A similar but slightly different use case would be where containerized applications are used, such as Flatpaks. In these instances we suggest that a system service exposing higher level functionality than that expected by a TEE proxy would be more appropriate.
For example, rather than each Flatpak downloading encrypted downloads and passing the content of these to a TA to decrypt via a TEE proxy, a system service could be provided to download, validate and decrypt files for the Flatpak apps. This would be advantageous as it would reduce the number of hops that data would need to take from being downloaded to being available in the container decrypted, improving device efficiency.
As with the previous topologies it would still require the system service to be trusted, the communication method used between the containerized application and the system service, such as a virtual network link, would need to be secure and communications with the system service authenticated. We expect such a component to be quite user case specific. As a result we do not expect the Apertis project to provide an example system service, though expect that the TEE proxy would serve as a good reference for the implementation of one.
Low impact hypervisor support for TEE
It is likely that system developers will want to utilize different hypervisor implementations that the one that gets integrated in Apertis. It is believed that implementing a TEE mediator will be a relatively complex task and system developers may wish to minimize the changes that are required in the hypervisor they are using. In instances where a single VM is expected to access the TEE, we envisage that cut down support could be added to the hypervisor, though more work is required to prove the accuracy of this plan and may be heavily effected by the exact choice of hypervisor.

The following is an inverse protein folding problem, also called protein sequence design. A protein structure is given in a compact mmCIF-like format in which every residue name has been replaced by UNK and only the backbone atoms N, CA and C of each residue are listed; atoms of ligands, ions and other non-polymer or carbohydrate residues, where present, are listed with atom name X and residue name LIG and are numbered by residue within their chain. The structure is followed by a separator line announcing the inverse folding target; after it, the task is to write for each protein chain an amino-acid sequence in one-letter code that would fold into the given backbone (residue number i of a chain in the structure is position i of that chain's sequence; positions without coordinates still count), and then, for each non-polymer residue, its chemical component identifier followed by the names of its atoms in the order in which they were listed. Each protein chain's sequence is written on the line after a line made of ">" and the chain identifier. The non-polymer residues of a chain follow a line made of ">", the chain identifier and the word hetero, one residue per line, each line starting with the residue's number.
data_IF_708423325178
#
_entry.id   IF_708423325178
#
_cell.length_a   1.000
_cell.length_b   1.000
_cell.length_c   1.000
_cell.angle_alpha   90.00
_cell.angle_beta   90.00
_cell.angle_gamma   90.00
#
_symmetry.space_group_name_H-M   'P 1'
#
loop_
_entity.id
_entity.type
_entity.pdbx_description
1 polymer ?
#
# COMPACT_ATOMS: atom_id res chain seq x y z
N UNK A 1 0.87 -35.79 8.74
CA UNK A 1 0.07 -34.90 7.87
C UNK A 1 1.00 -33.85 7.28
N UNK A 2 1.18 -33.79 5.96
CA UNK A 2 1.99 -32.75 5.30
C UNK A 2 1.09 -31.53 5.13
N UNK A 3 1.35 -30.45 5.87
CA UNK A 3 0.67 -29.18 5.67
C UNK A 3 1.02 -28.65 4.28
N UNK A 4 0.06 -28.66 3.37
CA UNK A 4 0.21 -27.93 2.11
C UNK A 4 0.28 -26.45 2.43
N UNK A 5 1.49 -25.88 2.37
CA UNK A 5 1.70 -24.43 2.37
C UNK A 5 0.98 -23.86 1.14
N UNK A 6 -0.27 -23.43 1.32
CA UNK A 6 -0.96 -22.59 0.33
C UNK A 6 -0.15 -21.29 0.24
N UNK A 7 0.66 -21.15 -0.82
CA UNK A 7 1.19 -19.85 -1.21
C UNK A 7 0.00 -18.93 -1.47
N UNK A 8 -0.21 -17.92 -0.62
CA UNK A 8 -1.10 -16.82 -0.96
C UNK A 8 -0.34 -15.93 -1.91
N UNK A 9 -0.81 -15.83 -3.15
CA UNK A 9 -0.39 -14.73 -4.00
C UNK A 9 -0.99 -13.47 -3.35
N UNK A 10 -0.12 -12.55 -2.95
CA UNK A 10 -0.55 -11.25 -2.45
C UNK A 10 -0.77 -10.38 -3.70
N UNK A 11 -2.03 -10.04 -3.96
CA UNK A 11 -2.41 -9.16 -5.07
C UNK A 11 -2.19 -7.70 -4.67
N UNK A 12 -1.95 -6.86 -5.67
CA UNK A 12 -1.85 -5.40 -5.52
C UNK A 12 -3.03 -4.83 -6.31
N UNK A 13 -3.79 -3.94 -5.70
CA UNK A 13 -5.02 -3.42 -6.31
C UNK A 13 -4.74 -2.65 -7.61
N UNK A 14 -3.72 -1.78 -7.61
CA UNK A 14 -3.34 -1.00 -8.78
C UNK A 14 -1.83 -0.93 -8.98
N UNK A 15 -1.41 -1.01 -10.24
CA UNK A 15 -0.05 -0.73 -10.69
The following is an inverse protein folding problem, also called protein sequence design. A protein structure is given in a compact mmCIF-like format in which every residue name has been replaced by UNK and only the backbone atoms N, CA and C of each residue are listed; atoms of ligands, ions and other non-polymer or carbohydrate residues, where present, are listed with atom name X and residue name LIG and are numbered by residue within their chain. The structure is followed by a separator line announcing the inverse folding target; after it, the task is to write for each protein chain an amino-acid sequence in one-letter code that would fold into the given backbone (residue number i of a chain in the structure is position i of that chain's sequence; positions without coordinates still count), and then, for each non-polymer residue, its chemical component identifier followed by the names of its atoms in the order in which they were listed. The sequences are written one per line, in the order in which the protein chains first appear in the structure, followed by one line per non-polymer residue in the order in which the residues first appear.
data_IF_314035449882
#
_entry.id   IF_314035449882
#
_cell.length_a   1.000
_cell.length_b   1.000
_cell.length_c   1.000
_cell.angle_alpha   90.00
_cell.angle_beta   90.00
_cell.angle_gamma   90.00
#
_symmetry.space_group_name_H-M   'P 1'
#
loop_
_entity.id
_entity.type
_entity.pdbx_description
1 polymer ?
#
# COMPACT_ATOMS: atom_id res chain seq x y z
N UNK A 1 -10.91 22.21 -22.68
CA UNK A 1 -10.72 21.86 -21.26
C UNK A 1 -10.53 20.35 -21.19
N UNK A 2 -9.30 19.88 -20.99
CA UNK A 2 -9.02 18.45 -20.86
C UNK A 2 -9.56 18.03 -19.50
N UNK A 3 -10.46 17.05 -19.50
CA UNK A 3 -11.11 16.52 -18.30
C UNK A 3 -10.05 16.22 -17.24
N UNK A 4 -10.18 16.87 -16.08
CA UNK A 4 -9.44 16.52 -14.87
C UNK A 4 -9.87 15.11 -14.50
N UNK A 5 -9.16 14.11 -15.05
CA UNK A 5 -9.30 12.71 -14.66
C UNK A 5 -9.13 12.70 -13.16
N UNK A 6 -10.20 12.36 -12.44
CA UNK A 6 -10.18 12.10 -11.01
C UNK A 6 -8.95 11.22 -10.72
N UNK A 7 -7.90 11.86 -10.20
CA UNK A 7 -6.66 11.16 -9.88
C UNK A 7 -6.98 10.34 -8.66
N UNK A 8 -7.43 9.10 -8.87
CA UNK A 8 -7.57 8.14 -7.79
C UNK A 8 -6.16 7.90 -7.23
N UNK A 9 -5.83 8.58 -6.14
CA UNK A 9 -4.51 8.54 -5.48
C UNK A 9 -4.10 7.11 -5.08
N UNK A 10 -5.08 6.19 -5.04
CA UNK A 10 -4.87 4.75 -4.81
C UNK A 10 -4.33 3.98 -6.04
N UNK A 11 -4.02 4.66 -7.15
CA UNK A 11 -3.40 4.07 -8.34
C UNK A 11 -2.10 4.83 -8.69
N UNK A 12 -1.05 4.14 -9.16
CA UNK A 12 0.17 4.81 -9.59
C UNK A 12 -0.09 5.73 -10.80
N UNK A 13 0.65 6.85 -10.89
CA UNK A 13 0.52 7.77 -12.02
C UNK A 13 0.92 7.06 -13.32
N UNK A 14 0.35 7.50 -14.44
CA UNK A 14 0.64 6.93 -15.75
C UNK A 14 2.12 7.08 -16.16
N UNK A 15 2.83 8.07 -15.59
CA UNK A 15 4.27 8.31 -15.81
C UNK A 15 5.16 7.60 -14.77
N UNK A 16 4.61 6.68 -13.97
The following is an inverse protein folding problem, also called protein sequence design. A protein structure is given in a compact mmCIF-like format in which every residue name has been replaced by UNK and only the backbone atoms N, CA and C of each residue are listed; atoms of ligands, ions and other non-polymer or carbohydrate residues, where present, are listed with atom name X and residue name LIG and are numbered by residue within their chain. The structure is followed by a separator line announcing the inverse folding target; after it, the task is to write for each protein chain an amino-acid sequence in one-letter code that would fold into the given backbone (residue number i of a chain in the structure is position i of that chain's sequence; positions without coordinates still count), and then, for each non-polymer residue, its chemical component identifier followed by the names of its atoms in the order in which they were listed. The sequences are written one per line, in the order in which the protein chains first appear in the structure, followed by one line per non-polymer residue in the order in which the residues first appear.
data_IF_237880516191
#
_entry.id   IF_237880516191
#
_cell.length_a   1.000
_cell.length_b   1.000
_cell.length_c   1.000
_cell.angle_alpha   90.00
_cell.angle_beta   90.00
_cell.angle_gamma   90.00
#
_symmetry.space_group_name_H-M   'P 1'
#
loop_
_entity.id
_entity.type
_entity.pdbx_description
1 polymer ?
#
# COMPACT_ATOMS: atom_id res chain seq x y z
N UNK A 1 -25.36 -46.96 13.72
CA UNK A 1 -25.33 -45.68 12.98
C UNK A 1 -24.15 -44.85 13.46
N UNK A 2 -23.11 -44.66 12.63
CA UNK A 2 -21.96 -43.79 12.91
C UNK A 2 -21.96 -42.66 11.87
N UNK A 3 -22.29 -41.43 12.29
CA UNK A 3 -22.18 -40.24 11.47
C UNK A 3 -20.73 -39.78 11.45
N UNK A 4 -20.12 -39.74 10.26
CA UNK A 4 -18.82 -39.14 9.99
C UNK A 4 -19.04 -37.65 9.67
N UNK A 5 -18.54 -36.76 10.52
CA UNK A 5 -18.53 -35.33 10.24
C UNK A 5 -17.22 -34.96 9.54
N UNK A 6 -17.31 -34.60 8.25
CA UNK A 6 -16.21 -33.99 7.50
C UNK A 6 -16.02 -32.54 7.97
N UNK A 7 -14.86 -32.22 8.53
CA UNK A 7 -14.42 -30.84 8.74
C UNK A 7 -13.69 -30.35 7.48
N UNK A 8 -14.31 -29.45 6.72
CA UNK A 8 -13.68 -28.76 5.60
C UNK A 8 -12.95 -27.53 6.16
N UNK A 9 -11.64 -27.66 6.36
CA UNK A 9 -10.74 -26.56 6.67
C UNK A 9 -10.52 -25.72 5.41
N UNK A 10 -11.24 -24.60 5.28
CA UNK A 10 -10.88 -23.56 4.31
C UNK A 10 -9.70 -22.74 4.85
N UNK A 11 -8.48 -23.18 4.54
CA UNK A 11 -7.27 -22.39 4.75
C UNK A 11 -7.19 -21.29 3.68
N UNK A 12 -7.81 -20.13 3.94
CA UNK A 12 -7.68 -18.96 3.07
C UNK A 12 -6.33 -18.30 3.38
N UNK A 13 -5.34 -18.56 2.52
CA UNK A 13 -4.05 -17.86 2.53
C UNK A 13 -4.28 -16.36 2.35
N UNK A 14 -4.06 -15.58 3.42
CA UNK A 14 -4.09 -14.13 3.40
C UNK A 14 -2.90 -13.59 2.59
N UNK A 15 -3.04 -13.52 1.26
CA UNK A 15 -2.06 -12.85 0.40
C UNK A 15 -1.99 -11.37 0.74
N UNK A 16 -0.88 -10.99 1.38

This is expected to require the hypervisor to:
- Only allow one specific guest to call to OP-TEE via SMC and blocking any other guest from making SMC calls.
- Either translate the kernel physical addresses to real physical addresses or ensure the Linux kernel can do the translation itself. A minimal implementation of this could be an identity mapping in the translation tables of the guest so that no actual translation is needed (a flat mapping between the intermediate and real physical addresses).
- Ensure memory areas used for OP-TEE communications are pinned. A minimal implementation of this could be for the hypervisor to carve out a specific region of physical memory for the guest that it will not touch leaving the guest kernel in full control of said memory (allowing it to do the pinning).
One optional, but probably desirable, requirement for the hypervisor would be for it to validate the memory regions passed to OP-TEE. This would be required to prevent the guest using OP-TEE to access the memory of other guests (or even the hypervisor) via OP-TEE.
Enabling TEE in Apertis
Apertis does not currently provide the majority of the functionality needed to implement a TEE. A number of steps need to be taken in order to enable TEE support in Apertis.
It is expected that the above OP-TEE support would be integrated into Apertis in a number of phases:
|Suitable reference platform selection